Sunday 18 October, 17.30 until 18.45, Garden Room, Barbican International Battles
In the past few years, the Middle East has undergone serious convulsions, from the collapse of Iraq to the Arab Spring, the Syrian war and the Saudi-led bombardment of Yemen. The spread of Islamic State has wiped out one hundred-year-old borders in a matter of months, with large areas of Iraq and Syria now part of those countries only in name. America’s interest and power in the region seems to waning while regional powers such as Saudi Arabia, Turkey and Iran are becoming more assertive.
A bewildering number of alliances and counter-alliances seem to be in play in which religious affiliations, local political grievances and powerful external players meet in a maelstrom. The Gulf states intervene against and for Sunni jihadists depending upon which state one looks at; America supports Iranian-backed militias in Iraq while backing Saudi-led airstrikes against Shia groups in Yemen; in Syria, America and its Arab allies are supporting Islamist groups against Assad, who is still supported by Iran and its Lebanese proxy Hezbollah. The US and Iran appear to have reached a historic agreement on Iran’s nuclear energy programme, just as US-Israel relations turn increasingly fractious; indeed, Israel is closer to Saudi Arabia when it comes to the nuclear deal, albeit for very different reasons.
The Arab Spring was supposed to mean the end of tyranny and the rise of democracies across the region. Instead, states are imploding. Was this inevitable, or is there still hope for peace and democracy within the existing borders of countries like Syria and Iraq? Would their break-up mean anarchy or a new order based on more meaningful religious and ethnic identities? And while the Western powers were long considered the puppet masters of the Middle East, are the strings now in the hands of regional powers? Does the West even have a sense of its strategic interests in the region, or is it stuck in the past, supporting the wrong allies and condemning the region to years of chaos? What do the confusing alliances and counter-alliances tell us? And what future is there for the people of the Middle East?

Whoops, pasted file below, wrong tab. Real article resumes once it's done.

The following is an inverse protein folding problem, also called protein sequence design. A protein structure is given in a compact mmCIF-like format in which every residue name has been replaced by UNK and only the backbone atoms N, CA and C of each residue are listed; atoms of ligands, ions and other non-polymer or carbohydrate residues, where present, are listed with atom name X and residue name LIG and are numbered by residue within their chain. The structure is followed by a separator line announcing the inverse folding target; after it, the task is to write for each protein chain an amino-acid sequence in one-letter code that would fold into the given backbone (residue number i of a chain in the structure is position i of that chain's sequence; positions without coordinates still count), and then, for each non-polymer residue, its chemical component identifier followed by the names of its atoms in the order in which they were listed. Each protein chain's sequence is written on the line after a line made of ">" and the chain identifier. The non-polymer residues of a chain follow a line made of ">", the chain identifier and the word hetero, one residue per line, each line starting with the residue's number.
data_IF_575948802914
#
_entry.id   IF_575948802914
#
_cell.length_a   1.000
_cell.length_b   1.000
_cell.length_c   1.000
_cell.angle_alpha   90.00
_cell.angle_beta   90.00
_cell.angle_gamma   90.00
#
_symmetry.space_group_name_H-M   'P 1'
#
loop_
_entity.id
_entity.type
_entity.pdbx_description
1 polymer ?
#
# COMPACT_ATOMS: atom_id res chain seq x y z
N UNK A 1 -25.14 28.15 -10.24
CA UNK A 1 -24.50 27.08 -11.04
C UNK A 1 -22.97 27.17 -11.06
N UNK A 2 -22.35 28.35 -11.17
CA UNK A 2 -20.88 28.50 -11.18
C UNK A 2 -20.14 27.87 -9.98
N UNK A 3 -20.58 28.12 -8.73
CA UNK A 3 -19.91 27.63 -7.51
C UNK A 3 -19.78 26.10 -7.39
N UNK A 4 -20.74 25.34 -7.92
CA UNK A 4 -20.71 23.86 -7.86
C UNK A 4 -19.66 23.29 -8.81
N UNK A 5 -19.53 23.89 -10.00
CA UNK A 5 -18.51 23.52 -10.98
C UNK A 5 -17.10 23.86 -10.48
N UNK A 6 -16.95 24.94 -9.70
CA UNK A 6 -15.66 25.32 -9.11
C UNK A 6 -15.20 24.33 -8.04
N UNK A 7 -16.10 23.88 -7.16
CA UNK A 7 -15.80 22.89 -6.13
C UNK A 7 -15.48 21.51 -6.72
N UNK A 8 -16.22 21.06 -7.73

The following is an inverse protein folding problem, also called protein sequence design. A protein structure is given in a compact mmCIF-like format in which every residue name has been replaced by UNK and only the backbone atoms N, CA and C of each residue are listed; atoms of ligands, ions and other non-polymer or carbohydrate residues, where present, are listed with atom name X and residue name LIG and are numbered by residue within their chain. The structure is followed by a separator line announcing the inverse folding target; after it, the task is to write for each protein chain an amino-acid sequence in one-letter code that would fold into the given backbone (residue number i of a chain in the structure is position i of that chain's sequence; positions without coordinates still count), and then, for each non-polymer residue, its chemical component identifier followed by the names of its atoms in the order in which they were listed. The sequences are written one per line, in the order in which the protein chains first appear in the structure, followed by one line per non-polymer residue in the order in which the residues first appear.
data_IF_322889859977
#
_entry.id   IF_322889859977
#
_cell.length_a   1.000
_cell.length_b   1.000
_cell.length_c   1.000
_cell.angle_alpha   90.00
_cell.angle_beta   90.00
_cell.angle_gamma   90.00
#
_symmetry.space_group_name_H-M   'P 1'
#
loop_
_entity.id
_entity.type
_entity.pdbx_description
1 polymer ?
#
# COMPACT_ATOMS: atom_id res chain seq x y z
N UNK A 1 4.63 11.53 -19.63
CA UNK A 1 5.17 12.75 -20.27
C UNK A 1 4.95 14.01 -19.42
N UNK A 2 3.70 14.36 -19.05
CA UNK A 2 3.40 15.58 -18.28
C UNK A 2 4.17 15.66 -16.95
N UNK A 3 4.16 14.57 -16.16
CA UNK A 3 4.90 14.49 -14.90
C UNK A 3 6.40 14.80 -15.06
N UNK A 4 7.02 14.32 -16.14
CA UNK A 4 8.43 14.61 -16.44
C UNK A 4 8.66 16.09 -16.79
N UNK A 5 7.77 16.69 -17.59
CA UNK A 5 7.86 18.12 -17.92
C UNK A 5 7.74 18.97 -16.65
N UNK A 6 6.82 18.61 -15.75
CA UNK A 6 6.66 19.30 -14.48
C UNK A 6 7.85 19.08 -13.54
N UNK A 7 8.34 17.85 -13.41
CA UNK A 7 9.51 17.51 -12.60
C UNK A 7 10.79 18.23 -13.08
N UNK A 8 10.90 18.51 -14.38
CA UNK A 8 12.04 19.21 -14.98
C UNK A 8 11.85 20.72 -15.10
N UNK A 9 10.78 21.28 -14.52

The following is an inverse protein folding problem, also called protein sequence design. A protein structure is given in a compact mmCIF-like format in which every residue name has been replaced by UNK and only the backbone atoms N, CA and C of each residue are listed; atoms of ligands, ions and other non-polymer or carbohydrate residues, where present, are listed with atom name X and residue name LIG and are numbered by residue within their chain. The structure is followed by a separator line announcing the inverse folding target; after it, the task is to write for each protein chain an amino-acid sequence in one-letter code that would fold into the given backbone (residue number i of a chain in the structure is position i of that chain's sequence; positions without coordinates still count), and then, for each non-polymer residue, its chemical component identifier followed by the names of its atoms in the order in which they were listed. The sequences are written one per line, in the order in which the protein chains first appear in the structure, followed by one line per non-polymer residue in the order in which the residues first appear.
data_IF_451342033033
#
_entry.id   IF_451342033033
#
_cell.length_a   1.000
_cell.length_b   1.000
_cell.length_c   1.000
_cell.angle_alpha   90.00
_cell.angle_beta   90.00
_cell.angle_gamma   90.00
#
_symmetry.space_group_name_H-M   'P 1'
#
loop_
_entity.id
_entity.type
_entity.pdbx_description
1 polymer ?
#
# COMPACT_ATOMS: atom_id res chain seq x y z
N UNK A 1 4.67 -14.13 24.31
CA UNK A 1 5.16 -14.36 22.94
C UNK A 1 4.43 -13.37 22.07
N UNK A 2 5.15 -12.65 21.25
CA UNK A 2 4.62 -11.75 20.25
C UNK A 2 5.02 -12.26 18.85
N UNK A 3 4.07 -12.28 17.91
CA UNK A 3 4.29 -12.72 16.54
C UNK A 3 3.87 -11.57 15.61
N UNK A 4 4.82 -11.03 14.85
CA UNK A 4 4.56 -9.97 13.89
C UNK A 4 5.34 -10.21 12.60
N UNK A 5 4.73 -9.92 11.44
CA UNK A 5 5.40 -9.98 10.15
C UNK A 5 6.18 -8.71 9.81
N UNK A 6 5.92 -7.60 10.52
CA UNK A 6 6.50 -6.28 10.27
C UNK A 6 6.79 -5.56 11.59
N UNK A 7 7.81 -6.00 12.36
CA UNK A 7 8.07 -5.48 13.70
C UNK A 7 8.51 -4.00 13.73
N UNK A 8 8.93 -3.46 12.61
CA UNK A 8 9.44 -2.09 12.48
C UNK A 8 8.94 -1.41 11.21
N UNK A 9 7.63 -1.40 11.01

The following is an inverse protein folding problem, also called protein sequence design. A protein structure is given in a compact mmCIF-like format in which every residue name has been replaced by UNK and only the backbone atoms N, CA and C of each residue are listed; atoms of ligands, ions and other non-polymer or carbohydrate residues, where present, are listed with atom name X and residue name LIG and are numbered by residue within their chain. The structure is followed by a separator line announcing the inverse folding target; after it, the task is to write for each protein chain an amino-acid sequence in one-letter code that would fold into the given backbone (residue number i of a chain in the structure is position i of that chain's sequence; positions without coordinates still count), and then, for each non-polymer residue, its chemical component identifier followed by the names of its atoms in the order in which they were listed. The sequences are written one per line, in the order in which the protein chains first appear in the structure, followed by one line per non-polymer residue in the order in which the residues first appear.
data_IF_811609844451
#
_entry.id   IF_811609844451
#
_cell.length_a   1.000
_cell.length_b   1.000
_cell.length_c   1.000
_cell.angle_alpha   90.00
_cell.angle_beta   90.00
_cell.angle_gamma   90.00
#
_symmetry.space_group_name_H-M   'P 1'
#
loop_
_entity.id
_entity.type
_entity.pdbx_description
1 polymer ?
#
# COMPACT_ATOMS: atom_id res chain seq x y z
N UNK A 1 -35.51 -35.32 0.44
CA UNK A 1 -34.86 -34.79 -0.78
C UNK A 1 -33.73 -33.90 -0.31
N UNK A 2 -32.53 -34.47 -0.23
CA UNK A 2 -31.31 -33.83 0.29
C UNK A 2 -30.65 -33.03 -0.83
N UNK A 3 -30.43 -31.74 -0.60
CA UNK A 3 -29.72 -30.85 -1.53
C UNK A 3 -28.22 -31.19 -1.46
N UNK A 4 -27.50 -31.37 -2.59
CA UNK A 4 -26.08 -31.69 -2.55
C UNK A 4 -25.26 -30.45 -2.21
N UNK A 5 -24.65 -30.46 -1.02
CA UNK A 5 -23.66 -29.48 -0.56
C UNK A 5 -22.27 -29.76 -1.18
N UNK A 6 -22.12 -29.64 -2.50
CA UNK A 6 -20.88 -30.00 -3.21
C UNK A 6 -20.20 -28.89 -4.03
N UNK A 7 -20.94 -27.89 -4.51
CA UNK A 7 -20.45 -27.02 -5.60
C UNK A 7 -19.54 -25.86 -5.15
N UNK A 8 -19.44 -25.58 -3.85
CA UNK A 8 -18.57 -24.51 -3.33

Listen to the session
professor of development studies and international relations; chair of Centre for Palestine Studies, SOAS, University of London
professor of international politics and director of the Olive Tree Programme, City University London
Dr Tara McCormack
lecturer in international politics, University of Leicester; author, Critique, Security and Power: the political limits to emancipatory approaches
architect; writer; Middle East commentator; co-author, Manifesto: Towards a New Humanism in Architecture
communications manager, BeyondMe
So-called Islamic State burst on to the international scene in 2014 when it seized large swathes of territory in Syria and Iraq. It has become notorious for its brutality, including mass killings, abductions and beheadings.BBC News, 29 July 2015
UN says an extra 250,000 refugees may be registered by end of the year, the largest exodus since the Rwandan genocide.Diana Al Rifai, Aljazeera, 6 June 2015
What was once a land steeped in history and diverse culture is now a war-torn nation reduced to rubble.Diana Al Rifai & Mohammed Haddad, Aljazeera, 17 April 2015
A four-year conflict has dismembered Syria, inflaming the region with one of the world’s worst religious and sectarian wars. Most of its major cities are in shambles, and more than 200,000 people have been killed. Nearly half of Syria’s residents have been forced to flee their homesSERGIO PEÇANHA, JEREMY WHITE and K.K. REBECCA LAI, New York Times, 12 March 2015
In this gripping on-the-sofa discussion, Middle East commentator and writer, Karl Sharro argues that such interventions far from helping, deny people the very freedom and self determination that people throughout the region are fighting for.WORLDbytes
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